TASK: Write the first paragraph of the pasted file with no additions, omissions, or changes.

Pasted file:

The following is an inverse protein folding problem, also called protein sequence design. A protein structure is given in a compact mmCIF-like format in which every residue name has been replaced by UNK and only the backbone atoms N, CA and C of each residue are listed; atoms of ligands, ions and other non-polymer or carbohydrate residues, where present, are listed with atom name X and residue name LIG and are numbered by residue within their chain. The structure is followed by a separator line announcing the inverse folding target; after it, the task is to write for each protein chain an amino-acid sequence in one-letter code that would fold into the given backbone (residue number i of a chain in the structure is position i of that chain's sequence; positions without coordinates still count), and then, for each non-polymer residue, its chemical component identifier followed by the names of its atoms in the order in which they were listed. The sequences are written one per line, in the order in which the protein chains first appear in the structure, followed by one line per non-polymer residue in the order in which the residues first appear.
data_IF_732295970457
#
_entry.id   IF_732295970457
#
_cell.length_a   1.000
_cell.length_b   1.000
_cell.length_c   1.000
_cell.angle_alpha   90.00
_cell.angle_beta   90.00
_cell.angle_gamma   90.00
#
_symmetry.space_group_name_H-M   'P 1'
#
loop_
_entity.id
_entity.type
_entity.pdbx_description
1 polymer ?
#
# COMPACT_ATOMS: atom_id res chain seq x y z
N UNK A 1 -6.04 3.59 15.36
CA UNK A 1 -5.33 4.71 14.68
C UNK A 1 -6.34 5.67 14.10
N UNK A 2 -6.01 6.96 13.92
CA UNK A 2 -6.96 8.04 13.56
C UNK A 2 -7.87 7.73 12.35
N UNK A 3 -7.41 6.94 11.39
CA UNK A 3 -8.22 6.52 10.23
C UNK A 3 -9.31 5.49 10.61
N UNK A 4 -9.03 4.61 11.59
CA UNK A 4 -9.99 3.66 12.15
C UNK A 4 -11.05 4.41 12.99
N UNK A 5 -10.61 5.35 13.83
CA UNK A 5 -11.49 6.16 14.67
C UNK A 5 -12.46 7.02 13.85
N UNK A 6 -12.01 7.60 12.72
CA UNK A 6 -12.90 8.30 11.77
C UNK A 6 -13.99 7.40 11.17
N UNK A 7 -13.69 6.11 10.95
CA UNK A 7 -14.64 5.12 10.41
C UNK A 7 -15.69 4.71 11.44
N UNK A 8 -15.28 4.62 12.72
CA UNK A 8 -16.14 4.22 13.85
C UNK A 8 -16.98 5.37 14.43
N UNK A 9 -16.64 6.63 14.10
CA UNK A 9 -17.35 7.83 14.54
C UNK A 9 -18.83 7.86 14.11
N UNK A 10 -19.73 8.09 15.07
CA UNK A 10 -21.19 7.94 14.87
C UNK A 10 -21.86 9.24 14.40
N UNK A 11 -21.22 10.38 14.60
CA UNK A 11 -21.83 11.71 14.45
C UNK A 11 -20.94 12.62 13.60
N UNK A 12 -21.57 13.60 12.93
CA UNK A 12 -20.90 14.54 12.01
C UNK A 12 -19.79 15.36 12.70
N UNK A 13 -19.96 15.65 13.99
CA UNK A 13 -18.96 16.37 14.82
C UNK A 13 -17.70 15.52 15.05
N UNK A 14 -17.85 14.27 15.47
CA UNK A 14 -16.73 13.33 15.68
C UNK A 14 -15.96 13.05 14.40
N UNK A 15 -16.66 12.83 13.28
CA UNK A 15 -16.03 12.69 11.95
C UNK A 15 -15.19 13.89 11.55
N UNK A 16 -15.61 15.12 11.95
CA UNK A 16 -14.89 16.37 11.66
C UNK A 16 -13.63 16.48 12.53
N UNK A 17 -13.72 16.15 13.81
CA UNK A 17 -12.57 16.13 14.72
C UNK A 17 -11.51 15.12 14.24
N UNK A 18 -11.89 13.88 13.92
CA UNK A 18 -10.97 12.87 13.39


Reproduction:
The following is an inverse protein folding problem, also called protein sequence design. A protein structure is given in a compact mmCIF-like format in which every residue name has been replaced by UNK and only the backbone atoms N, CA and C of each residue are listed; atoms of ligands, ions and other non-polymer or carbohydrate residues, where present, are listed with atom name X and residue name LIG and are numbered by residue within their chain. The structure is followed by a separator line announcing the inverse folding target; after it, the task is to write for each protein chain an amino-acid sequence in one-letter code that would fold into the given backbone (residue number i of a chain in the structure is position i of that chain's sequence; positions without coordinates still count), and then, for each non-polymer residue, its chemical component identifier followed by the names of its atoms in the order in which they were listed. The sequences are written one per line, in the order in which the protein chains first appear in the structure, followed by one line per non-polymer residue in the order in which the residues first appear.